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Legislative Assembly for the ACT: 1996 Week 1 Hansard (21 February) . . Page.. 137..


Mr Humphries: Mr Speaker, I rise on a point of order. I am troubled by the phrase used by the Leader of the Opposition that the matter was being raised in a fraudulent fashion by the Chief Minister. In this place, to say that someone tells a lie is unparliamentary. To talk about someone being fraudulent or raising a matter in a fraudulent manner is to suggest not only an untruth but also a criminal untruth. Mr Speaker, fraud is a crime. It is a crime associated with the telling of a lie, and I think that is language which is excessive and ought not to be used.

MR SPEAKER: Mr Humphries, I will not uphold the point of order. I think the term used was "a fraudulent fashion". Had Ms Follett called the Chief Minister a fraud, she would most certainly have been asked to withdraw it. But I think the point that was made will give Mrs Carnell an opportunity to respond to the allegation of the presentation being in a fraudulent fashion. That is the way that I read it. I do not uphold the point of order at this point, but I do caution members to be careful with the words that they use.

MS FOLLETT: Mrs Carnell attempted to persuade the Assembly that the action which was taken by her in relation to payroll deduction of union dues was in some way the provision of a choice for the ACT work force. Nothing could be further from the truth. The fact of the matter is that those members of the ACT work force who choose to be unionists had already exercised their choice. They had already decided to join the union which they felt best represented their point of view and would best protect their rights in the work force. It was nothing to do with Mrs Carnell providing them with choice; the choice was always there, and they took it.

Not all of the work force took the same choice. In fact, we very often see, including in the ACT, that a minority of the work force are members of any given union. That is the case here. So there can be no question whatsoever that Mrs Carnell was offering a choice. She was attempting to reduce a choice; she was attempting to use the payroll deduction of union dues as a weapon in an industrial dispute. She was using it as a weapon because she knew that, were union members required to fill in another form, many of them would not do so; the union would therefore lose membership; and the union dispute which the Government is engaged in would therefore be easier for the Government to control. It is a fact that when union dues fall away unions may not be able to pay their organisers; they may not even be able to pay some of their elected officials; and their capacity to conduct an industrial dispute or indeed any of their business is vastly reduced. That was what Mrs Carnell was attempting to do by removing the payroll deductibility of union dues. So let us not be under any illusion that choice was anything to do with it. In fact, as I said, the union members had already exercised their choice.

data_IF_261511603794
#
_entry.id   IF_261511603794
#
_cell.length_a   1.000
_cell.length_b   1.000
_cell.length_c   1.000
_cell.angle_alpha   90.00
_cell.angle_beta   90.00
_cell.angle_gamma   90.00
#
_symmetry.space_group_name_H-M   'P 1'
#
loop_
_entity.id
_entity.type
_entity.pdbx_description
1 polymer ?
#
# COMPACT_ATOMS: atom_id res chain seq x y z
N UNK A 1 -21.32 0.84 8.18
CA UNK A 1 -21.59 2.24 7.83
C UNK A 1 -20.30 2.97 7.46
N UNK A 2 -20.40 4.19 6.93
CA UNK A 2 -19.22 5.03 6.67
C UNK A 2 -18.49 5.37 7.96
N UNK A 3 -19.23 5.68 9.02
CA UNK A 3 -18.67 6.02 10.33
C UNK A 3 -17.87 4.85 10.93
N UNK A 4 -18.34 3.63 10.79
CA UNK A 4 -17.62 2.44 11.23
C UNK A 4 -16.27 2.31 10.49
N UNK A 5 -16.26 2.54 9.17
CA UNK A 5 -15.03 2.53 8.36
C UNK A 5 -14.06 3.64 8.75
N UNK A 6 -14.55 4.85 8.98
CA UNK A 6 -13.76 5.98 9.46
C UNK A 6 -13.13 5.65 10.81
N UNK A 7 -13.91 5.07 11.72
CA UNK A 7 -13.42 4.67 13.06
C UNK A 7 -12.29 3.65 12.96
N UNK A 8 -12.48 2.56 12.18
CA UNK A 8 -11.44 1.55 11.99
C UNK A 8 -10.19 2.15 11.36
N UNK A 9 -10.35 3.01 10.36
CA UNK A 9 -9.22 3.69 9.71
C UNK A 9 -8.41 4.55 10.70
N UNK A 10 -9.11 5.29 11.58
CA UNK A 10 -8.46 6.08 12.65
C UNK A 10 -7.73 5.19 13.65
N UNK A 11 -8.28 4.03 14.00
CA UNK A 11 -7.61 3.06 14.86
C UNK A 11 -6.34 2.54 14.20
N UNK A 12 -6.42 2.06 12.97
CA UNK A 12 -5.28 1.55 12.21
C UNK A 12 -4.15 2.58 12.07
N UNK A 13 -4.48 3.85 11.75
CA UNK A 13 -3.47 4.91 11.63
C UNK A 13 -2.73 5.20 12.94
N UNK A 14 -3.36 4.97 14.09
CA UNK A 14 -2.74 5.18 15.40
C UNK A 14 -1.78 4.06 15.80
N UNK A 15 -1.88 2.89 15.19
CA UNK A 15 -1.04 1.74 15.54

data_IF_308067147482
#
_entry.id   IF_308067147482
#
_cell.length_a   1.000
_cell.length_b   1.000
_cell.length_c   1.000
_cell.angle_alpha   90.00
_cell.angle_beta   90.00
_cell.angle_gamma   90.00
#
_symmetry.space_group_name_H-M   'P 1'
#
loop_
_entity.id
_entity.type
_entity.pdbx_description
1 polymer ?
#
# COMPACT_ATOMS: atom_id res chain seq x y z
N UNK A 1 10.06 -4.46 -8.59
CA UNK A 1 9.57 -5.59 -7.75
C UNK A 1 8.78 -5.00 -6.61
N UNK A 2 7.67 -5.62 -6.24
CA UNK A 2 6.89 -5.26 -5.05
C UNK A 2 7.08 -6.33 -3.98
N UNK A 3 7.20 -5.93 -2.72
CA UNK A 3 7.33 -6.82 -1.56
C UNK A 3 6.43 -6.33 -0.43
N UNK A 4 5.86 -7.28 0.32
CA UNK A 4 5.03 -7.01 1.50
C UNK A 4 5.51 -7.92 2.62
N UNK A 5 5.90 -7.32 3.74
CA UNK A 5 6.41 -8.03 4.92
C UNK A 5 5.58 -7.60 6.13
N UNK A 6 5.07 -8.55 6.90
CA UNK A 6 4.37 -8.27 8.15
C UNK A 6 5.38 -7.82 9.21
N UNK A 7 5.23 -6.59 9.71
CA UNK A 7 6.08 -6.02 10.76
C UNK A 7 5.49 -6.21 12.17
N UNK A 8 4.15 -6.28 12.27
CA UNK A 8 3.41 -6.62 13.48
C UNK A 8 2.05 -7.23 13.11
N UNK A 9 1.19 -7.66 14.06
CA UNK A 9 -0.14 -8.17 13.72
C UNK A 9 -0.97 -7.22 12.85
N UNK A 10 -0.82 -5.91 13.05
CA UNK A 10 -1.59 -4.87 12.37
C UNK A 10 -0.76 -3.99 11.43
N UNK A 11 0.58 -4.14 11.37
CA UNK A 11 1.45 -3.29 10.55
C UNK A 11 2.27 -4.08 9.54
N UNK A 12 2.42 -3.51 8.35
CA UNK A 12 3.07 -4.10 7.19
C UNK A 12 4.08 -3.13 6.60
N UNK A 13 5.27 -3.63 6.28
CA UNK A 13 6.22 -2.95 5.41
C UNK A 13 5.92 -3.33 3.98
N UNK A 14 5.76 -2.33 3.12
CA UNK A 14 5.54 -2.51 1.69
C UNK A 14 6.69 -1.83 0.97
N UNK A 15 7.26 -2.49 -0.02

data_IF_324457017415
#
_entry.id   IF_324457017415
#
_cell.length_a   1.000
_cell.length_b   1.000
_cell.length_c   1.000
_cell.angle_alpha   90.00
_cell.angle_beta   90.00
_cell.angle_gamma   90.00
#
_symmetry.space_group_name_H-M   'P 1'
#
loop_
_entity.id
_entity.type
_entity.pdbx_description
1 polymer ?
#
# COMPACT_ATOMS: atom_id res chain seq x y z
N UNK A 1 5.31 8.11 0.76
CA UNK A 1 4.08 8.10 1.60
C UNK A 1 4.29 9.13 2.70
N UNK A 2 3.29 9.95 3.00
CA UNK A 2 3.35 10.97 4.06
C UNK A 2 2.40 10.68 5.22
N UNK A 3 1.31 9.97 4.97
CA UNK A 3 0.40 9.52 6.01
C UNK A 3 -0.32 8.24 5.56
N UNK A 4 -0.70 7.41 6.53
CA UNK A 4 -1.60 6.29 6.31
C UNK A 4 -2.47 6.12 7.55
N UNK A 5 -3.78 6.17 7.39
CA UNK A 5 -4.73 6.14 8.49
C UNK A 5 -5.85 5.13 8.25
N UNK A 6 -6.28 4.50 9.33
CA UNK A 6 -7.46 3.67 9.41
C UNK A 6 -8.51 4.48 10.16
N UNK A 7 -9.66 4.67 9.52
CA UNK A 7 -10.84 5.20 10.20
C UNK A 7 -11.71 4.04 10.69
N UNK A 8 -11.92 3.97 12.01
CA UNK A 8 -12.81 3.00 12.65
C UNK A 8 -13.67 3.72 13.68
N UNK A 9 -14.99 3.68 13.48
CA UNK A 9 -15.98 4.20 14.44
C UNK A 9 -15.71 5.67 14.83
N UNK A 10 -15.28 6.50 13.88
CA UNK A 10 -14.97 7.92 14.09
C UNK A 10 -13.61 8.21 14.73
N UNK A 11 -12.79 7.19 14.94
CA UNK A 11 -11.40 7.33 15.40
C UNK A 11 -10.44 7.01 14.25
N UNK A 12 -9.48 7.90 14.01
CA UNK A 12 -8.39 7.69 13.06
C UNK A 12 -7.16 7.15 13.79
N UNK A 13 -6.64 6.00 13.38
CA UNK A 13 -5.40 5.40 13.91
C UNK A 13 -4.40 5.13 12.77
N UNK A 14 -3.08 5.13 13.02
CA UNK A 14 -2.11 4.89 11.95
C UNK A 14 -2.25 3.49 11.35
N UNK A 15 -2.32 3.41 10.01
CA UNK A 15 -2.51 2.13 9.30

If any member cares to look at the salary deduction authority for the union member electing to become a member of a union, they will see that the salary deduction authority contains the wording:

This authority shall remain in force until revoked by me in writing.

It is signed by the union member. It has nothing to do with the Government. Mrs Carnell cannot influence their choice. A contract exists between the union member and the union, and it cannot be altered unless the union member changes it in writing. I believe that that was a fraudulent argument put forward by the Government.


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